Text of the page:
“Yeah, you wanna play, Bridge Dweller?” I talked shit into the cradle of Baby as I turned the scope toward his friend. He was seriously armed and I could just start to make out the rocket launcher on his massive shoulder. Time to take care of that.
Just as I drew in my breath for another trigger pull, I heard the crack of the roof behind me and jerked my head around in horror to see Stallion drop through the soggy structure, catching himself with his elbows. His wide eyes met mine and I half sat up to offer him a hand when clearly something yanked him downward.
A glance back over my shoulder revealed that I’d given the Rocket Troll too much time. Hugging Baby to myself I rolled for the edge of the roof, no way was I going to be able to protect myself from damage. I just hoped my warning was heard by Shane, “INCOMING!”
My feet found the ground and I bent at the knees, bouncing forward on a hopping run meant to keep me from having to roll with the force of my landing. I was already disengaging the straps in case the terrain forced me into such a spin, I could hear my dad’s gruff voice in my head, “Rennie, it takes some serious bioware to repair a snapped neck cuz some poor fragged orcbait forgot to unsnap his rig.”
A glance overhead revealed the shadowy descent of my crewmates. I was actually surprised to count out all of them. As Donegar hit the dirt near me in a perfectly executed military move, knee planted, gun raised, small target ready to engage, I admitted to myself that I didn’t expect the rest of them to follow. Him, sure. He had the soul-sucked look of a man who was better off not remembering the things his mind had locked away. I had met many like him in that military psych-ward.
I shook my head away from those dark memories to find a bit of amusement in watching the teenagers hit the ground. Shade did alright, considering. His movements mimicked a surfer’s and with a chuckle I realized he was quite literally trying to skateboard out of the sky. Funny how muscle memory worked. Donegar’s mind might not be willing to remember but his body certainly did. Much like the street kid trying to make his way into the unknown by skating. Beside him, Stallion stumbled gracefully, unused to the way the parachute dragged at you, still tethered to the winds. His eyes darted about wildly in the darkness and I bet a platinum cred stick that I didn’t want to be able to see what he could. I hoped he was smart enough to stay away from the magic here where everything was tainted by insect juice.
I’d missed Wesley’s landing. One minute I was watching the rest of the guys and the next the dwarf was beside me. Not good. I really needed to be more aware of my surroundings. Especially here.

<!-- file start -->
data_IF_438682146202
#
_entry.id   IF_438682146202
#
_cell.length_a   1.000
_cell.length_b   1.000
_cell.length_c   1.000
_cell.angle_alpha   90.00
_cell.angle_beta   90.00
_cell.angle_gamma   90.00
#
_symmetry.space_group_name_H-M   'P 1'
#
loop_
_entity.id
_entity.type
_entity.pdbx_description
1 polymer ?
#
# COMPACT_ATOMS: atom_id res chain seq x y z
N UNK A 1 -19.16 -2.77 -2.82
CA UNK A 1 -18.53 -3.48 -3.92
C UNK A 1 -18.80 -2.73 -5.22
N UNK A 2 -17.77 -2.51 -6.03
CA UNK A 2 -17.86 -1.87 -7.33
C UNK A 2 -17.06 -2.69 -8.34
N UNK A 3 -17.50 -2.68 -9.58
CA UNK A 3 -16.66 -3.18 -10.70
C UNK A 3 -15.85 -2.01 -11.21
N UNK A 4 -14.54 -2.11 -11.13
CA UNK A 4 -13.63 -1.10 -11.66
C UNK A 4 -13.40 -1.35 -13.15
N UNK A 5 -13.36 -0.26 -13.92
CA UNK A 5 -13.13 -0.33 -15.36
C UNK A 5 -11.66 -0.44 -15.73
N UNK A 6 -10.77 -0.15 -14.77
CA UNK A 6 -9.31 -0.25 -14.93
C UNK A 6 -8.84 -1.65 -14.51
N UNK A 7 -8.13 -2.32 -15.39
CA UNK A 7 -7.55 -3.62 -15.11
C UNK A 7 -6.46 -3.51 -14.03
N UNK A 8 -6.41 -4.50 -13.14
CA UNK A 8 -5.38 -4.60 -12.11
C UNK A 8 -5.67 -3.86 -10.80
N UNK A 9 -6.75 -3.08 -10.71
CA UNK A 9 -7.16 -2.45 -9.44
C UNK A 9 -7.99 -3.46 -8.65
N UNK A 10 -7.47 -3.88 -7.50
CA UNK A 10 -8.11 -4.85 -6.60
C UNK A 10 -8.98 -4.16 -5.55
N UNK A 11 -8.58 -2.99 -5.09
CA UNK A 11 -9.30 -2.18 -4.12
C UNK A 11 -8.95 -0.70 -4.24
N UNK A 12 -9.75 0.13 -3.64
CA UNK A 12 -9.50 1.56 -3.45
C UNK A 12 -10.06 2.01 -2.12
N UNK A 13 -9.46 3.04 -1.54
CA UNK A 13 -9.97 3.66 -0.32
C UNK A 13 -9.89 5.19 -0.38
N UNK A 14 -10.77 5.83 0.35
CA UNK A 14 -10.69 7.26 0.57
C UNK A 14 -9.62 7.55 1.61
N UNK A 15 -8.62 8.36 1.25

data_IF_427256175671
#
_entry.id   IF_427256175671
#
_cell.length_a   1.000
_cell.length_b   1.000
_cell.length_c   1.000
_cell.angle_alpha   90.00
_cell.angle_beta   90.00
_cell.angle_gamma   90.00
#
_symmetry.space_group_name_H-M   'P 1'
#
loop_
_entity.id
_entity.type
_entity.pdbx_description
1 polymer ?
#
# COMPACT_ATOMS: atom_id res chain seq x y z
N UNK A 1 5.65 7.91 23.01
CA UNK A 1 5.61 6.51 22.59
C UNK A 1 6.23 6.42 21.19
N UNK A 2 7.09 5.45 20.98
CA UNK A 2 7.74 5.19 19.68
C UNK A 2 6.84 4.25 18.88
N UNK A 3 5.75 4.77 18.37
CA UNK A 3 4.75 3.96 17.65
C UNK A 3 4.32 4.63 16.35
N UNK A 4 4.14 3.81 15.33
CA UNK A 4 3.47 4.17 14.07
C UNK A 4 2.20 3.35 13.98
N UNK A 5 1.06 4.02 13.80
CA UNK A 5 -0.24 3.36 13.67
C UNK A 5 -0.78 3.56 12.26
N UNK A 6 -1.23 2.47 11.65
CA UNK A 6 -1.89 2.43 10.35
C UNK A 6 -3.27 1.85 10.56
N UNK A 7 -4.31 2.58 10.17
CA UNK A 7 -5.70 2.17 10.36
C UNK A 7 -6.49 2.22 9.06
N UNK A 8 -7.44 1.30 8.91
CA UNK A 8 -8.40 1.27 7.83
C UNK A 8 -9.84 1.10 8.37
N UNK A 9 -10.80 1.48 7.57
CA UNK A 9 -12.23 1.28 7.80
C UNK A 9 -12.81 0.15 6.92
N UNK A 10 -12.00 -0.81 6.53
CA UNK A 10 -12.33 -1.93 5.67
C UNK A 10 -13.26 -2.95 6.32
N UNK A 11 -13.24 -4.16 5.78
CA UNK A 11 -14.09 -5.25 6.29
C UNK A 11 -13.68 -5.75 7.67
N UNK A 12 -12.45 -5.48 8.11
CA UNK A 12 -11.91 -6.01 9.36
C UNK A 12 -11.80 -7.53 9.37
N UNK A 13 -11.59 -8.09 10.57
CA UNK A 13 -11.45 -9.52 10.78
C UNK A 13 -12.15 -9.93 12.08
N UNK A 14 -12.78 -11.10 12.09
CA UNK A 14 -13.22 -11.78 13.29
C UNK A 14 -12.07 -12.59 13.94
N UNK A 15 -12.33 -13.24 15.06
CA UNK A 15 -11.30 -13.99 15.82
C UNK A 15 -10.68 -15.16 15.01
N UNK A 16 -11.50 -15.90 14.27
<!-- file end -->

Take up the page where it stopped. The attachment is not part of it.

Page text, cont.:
With that thought, I dropped to a secured crouch and flipped on my low light vision with a rapid series of blinks meant to code it up in my cybered eyes. And what I saw was…
Pieces of me flinging outward in every direction. I felt my connection to my sanity come unraveled as if someone had taken my mind and thrown it like a ball of yarn down a set of stairs. I shut down hard. Fast. Willed everything around me to go still and silent.
We were in a playground.
We’d landed in a fragging playground. The rusted swing set beside me mocked the searing agony in my chest. I felt hollowed out. Shrapnel laced with memories.
Had Axel stopped here with AJ? Was this where they were on that day that he’d gotten the message that they were quarantined? I could see his white blonde head ducked over the small figure of our toddler. I could picture his kind eyes as he pushed our son in the swing.
I’d been fragging pissed. Hot holy hell had I been angry when he’d called. His face appearing on my Comms, as he had explained, “there were people in need. It was supposed to be a quick stop. I was just delivering supplies and blessings.” He’d put AJ’s little face in the picture to advert the attention from my simmering resentment. His church commitments always came first.
I’d been cold. Dismissive: “I guess I’ll just eat dinner by myself then. Again. Get him out of there before he catches something.”
He’d caught something. They’d all caught something. An infestation that had wiped out this entire region. My son had died here. My husband had died here. And I’d refused to say I love you when I ended the call.
“Rennie?” The way it was asked I could tell it was not the first time they’d said my name. In fact, as I pulled myself from the dark tumult of my mind I realized that the entire group was looking at me. “you good?”
“Right.” I nodded sharply and acted like I hadn’t just been caught staring into the darkness like a madwoman. “Donegar take the lead. Let’s get in and get out. We’re on a timeline people.”
They were not pleased at my briskness. Stallion and Shade shared a look that clearly said what they were thinking. It wasn’t like we weren’t all aware of the pressure of that deadline. They didn’t need me to tell them. If we didn’t get the package and get it back to the chopper there would be no ride out of this hellish place. Part of me wondered if that would be such a bad ending? To die where they had. To go out stomping bugs with my last breath.